What's the Treatment for Ringworm?

The treatment you need for ringworm depends on where the infection is on your body and how severe it is. In many cases, your doctor may recommend a drug you can buy over-the-counter (OTC) at your local drugstore. Others require a prescription.

If the infection is on your skin – as in the case of athlete’s foot or jock itch – your doctor will likely suggest an OTC antifungal cream, lotion, or powder. Some of the most popular include:

In most cases, you’ll have to use the medicines on your skin for 2 to 4 weeks to make sure you kill the fungus that causes ringworm. It’ll also lower your chances of it coming back.

If you have ringworm on your scalp or in many different places on your body, OTC treatments may not be enough. Your doctor will write you a prescription for an antifungal medication that you’ll have to take by mouth for 1 to 3 months. You might also have to use an antifungal shampoo.

Common Prescriptions for Ringworm

Griseofulvin (Grifulvin V, Gris-PEG), Terbinafine, and Itraconazole are the oral medicines doctors prescribe most often for ringworm.

  • Terbinafine. If your doctor puts you on these tablets, you’ll have to take them once a day for 4 weeks. They work in most cases. Side effects usually are mild and don’t last long. They might include nausea, diarrhea, indigestion, and rashes. You won’t get a prescription for this if you have liver disease or lupus.
  • Griseofulvin. You’d have to take this for 8 to 10 weeks. It’s also available as a spray. Side effects include nausea, vomiting, mild diarrhea, headache, and indigestion. Griseofulvin can cause birth defects, so you can’t take it if you’re pregnant, plan to become pregnant, or are breastfeeding. Men should use condoms during sex for up to 6 months after stopping treatment. It also can cause birth control pills not to work. Use condoms or another form of contraception if you’re on it. And, you shouldn’t drive or drink alcohol while you’re taking it.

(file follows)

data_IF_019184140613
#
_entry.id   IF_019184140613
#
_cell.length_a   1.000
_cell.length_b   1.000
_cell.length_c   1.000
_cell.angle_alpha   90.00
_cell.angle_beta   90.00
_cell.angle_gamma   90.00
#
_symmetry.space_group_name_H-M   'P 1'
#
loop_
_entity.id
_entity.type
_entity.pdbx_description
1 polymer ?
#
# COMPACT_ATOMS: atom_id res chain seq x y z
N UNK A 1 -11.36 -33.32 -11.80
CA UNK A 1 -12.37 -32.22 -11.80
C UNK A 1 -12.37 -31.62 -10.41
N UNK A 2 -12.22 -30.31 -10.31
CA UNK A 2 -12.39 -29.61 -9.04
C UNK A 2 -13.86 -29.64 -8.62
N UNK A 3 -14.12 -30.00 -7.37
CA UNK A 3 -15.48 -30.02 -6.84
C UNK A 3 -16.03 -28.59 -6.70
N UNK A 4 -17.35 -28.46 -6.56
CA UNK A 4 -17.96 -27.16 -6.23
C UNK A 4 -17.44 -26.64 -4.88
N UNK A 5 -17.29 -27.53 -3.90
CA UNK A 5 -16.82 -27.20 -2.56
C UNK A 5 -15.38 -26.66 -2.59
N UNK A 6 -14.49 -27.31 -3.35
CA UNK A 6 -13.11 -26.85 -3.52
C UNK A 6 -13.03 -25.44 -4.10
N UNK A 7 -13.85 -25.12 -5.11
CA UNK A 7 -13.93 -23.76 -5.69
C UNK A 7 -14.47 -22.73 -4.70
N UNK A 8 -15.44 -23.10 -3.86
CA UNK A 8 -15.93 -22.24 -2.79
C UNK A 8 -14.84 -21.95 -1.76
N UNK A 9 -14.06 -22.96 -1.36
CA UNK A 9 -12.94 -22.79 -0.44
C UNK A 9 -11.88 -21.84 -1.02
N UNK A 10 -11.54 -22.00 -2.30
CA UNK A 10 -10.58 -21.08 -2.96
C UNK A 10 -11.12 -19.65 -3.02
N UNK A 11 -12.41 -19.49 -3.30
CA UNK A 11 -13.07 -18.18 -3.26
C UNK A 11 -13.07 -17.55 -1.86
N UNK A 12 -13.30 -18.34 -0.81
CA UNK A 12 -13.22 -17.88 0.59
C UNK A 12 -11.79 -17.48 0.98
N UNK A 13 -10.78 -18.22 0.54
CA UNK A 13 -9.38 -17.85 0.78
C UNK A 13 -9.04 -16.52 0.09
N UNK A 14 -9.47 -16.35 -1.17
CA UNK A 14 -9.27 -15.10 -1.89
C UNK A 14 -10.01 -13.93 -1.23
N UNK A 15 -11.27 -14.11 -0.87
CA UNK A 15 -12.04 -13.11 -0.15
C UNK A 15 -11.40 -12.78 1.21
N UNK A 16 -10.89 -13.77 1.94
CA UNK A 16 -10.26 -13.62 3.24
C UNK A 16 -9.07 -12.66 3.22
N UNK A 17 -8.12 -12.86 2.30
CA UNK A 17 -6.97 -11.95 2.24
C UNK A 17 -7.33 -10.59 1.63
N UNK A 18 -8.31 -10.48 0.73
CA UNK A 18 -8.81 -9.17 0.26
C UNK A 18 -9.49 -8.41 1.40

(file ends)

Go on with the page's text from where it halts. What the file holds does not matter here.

• Itraconazole. This is prescribed in pill form for 7 or 15 days. It’s not for use in children, the elderly, or those with severe liver disease. While taking it, you may experience nausea, vomiting, indigestion, diarrhea, or headache. See your doctor if your symptoms or infection gets worse or doesn’t get better after you’ve finished your treatment.

WebMD Medical Reference Reviewed by Debra Jaliman, MD on October 17, 2016

Sources

SOURCES:

CDC: “Treatment for Ringworm.”

National Health Service (U.K.): “Ringworm and Other Fungal Infections – Treatment.”

Summit Medical Group Foundation: “Ringworm.”

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